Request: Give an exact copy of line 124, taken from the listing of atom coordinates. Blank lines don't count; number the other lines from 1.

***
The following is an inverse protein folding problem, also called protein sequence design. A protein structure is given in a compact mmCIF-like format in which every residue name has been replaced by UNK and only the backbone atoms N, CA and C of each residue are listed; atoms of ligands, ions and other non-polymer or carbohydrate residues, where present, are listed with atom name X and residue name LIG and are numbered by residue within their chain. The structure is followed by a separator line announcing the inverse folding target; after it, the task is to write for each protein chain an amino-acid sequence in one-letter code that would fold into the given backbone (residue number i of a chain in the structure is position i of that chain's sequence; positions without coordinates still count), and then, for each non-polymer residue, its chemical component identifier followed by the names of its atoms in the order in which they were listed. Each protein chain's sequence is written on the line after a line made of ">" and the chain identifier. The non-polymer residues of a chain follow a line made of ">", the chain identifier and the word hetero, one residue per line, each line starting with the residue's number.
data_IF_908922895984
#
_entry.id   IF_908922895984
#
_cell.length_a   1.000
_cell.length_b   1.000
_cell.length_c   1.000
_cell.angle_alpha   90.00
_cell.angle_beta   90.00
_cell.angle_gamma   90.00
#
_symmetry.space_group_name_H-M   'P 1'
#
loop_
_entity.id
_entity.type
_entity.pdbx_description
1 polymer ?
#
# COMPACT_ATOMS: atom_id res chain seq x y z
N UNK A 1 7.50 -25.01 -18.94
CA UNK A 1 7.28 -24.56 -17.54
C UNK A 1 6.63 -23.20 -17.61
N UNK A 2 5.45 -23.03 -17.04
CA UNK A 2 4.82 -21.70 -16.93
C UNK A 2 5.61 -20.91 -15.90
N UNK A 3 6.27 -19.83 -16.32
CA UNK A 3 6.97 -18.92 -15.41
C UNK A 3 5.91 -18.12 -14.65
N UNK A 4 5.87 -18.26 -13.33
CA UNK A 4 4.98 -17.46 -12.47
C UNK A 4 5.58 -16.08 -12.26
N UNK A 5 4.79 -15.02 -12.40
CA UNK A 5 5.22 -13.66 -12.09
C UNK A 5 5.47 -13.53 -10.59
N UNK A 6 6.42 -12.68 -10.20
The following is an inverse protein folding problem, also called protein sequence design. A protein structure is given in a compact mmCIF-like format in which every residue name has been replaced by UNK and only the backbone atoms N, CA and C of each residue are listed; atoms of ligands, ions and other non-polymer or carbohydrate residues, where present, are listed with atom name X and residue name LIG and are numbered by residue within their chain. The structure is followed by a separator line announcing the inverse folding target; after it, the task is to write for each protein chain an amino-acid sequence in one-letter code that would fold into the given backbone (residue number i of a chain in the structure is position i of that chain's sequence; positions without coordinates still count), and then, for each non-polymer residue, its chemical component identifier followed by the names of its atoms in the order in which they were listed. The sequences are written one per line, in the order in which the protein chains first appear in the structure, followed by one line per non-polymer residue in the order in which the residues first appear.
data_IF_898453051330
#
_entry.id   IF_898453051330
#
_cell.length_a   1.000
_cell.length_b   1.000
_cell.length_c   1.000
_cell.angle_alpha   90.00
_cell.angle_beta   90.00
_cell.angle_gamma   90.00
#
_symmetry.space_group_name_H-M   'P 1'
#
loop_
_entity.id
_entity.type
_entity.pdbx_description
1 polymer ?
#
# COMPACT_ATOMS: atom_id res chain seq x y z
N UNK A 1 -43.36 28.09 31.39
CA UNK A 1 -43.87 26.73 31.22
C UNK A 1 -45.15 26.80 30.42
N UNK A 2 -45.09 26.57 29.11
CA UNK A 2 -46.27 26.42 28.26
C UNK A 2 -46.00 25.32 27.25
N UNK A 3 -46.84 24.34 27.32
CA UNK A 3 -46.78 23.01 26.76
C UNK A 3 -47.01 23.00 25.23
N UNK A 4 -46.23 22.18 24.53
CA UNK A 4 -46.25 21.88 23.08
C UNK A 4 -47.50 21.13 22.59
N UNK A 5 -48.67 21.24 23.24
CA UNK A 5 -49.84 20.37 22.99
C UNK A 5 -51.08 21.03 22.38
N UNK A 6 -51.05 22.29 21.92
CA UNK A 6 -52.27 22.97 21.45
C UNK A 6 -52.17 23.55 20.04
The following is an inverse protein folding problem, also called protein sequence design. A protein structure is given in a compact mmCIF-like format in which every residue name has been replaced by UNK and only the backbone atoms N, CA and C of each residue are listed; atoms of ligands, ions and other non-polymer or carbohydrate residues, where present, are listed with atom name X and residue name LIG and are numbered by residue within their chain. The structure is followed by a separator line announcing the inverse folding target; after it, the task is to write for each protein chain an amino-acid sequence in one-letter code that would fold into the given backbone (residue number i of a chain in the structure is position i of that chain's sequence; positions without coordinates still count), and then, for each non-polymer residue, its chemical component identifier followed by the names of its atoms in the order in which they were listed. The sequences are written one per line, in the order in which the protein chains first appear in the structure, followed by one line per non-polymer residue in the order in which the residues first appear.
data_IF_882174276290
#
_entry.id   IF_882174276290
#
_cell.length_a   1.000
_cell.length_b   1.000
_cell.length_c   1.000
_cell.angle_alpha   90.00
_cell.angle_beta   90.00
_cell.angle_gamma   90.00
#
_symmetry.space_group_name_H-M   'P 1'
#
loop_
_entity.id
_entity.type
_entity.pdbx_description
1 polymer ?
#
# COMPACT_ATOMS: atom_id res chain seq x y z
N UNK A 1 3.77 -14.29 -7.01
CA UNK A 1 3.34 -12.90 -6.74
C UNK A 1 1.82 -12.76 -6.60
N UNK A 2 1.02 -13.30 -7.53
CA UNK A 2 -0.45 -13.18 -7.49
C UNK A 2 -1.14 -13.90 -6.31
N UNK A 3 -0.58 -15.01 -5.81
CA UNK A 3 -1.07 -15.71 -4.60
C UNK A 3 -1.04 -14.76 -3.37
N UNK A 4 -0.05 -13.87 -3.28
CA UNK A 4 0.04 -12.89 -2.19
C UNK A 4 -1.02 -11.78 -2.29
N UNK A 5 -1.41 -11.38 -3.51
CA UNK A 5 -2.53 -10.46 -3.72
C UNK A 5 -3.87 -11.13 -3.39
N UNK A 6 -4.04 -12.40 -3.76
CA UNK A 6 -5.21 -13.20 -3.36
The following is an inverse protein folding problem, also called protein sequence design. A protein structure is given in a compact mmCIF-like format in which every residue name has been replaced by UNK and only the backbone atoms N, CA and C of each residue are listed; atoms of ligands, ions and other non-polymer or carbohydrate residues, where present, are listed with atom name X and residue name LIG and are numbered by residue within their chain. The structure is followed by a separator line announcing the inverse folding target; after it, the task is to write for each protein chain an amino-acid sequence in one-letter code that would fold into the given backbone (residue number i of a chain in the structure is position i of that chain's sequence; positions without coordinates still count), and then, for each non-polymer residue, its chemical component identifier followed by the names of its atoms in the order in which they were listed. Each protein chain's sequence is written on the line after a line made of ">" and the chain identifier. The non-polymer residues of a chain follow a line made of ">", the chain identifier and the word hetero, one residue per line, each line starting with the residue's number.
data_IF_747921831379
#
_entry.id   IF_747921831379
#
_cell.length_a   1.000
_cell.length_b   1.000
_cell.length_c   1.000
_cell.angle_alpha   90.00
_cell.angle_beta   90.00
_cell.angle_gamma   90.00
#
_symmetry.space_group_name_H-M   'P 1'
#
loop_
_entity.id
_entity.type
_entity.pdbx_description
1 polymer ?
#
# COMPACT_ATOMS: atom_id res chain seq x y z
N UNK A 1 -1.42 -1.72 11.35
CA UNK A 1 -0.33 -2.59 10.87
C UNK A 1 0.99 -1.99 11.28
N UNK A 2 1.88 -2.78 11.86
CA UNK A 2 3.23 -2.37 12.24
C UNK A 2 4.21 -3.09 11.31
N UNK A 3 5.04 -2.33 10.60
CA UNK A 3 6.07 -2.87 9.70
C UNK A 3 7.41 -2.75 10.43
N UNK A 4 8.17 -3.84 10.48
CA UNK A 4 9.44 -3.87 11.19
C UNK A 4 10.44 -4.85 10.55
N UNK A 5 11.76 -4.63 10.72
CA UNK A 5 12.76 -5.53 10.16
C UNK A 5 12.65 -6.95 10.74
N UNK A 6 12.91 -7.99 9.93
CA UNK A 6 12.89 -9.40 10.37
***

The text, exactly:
_cell.angle_beta   90.00